The chairman of the National Oil Corporation (NOC) has confirmed that Libya’s oil production is set to exceed 1.5 million barrels per day (bpd) by the end of 2025, and 2 million by 2027.

Speaking at the tenth regular meeting of the Supreme Council for Energy Affairs held at the NOC’s headquarters on 18 March, Farhat Bengdara explained that financial expenditure on projects would need to continue in order to meet the increased productivity.

The NOC stressed the importance of following up on plans to reach the 2 million bpd target and the role that disclosure and transparency about all expenses and projects implemented will play in this.

At its peak, in 1970, Libya’s oil production was second only to that of Saudi Arabia. While it has dropped significantly since, following the recent lifting of force majeure on several on- and offshore blocks by the NOC, both oil and gas production is starting to accelerate. It reached 1,167 bpd in February, contributing significantly to an oil production increase in the Organisation of Petroleum Countries (OPEC).

Earlier this month, the NOC announced the launch of a bidding round by the end of this year and the beginning of 2025.

The country has also been engaging with international companies far more heavily over the last few months, and this is already starting to bear fruit.

“We have announced seven or eight marginal fields already and have seen big interest from more than 30 companies,” said NOC’s Bengdara. The NOC has 45 greenfield and brownfield projects in the pipeline, to be developed at an approximate cost of $17 – 18 billion.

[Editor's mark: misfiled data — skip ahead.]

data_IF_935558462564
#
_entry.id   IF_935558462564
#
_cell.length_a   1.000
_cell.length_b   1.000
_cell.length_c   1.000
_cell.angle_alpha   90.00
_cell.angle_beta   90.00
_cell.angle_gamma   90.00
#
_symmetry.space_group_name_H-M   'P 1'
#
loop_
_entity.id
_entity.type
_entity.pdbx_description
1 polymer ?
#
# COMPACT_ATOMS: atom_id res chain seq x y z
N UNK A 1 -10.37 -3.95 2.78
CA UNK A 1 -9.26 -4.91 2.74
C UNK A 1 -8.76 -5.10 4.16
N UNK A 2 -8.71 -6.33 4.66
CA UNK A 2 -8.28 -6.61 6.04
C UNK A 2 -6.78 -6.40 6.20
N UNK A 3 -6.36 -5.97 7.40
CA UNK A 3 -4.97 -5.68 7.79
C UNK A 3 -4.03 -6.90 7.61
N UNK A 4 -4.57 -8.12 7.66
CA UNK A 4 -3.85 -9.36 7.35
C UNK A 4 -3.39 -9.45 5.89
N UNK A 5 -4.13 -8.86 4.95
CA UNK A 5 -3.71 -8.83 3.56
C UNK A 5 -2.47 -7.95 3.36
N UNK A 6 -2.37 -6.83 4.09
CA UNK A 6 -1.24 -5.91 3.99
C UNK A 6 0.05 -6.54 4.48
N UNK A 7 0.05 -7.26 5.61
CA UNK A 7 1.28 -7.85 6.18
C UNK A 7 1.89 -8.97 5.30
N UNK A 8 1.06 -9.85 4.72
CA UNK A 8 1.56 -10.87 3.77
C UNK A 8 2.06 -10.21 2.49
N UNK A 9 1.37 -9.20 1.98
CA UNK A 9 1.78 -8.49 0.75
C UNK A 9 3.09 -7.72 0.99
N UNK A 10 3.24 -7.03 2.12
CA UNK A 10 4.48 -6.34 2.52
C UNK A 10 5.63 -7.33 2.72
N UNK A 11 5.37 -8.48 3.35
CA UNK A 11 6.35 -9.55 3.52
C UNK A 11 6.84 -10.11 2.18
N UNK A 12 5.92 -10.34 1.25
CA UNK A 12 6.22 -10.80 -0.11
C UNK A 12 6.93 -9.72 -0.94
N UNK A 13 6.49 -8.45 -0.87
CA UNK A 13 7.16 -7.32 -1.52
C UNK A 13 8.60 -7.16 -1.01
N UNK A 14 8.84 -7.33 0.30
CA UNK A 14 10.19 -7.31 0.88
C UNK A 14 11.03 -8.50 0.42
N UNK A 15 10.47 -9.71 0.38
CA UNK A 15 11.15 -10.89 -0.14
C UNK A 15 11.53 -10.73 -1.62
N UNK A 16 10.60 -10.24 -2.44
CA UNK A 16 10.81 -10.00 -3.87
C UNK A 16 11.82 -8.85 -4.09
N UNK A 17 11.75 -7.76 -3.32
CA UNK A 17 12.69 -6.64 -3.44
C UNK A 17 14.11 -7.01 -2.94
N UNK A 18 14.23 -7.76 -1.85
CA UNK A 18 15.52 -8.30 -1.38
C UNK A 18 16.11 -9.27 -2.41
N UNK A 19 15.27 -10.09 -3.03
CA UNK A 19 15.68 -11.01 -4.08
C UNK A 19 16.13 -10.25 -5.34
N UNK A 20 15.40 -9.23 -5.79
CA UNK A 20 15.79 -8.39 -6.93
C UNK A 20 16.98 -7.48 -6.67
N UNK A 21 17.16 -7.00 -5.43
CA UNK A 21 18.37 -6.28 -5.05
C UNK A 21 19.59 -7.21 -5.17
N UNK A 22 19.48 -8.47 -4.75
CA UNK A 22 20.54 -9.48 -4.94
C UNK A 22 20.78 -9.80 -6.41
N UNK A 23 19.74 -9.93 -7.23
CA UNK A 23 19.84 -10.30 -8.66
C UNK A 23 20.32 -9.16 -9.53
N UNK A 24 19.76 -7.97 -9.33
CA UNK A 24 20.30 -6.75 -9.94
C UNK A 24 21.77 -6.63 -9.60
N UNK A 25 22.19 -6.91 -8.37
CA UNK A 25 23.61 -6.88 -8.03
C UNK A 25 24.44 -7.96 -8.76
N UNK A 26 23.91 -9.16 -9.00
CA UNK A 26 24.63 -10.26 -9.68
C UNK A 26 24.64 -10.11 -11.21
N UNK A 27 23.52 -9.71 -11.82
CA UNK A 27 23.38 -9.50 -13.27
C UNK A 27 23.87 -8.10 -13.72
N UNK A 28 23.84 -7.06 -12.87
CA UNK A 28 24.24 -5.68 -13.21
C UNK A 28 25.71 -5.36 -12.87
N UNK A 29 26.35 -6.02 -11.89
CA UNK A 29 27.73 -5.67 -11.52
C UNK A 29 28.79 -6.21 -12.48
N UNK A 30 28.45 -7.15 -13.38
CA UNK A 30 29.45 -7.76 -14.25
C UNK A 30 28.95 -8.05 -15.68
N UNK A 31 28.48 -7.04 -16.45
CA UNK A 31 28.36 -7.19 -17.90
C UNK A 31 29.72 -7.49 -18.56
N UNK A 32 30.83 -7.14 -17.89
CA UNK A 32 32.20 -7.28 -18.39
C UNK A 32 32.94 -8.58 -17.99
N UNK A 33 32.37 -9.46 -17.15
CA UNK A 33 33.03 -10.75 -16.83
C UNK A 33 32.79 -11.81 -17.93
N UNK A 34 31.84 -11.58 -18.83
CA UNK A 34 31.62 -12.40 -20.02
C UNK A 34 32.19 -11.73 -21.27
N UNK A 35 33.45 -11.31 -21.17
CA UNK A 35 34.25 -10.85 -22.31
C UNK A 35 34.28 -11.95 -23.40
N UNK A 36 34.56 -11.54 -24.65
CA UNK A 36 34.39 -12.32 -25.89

Gas production is another strategic focus for Libya. A presentation was made at the recent Supreme Council for Energy meeting by the NOC’s technical team, which showed an expected decline in gas production, as well as plans to maintain and increase production within several projects.

The country is currently only using 25% of its green stream pipeline capacity to Italy, and 12 projects are underway to reduce gas flaring to zero. These include plans to reduce gas flaring by 35% at the Bahr Essalam fields.

Libya has the largest reserves in Africa, with 30-40% of the country still unexplored for hydrocarbons. These recent initiatives are to be welcomed, representing opportunities for both national and international energy companies.

“We are very encouraged by the NOC’s understanding of how to meet the country’s oil and gas targets,” said Tarek Eltumi, founding partner at Eltumi Partners. “While Libya has had several productive partnerships with international energy majors for many years, much more collaboration will be needed to meet these ambitious targets and maximise the country’s hydrocarbon potential. As a firm, we are ideally placed to provide commercial legal support to companies looking to explore the burgeoning Libyan hydrocarbon sector.”

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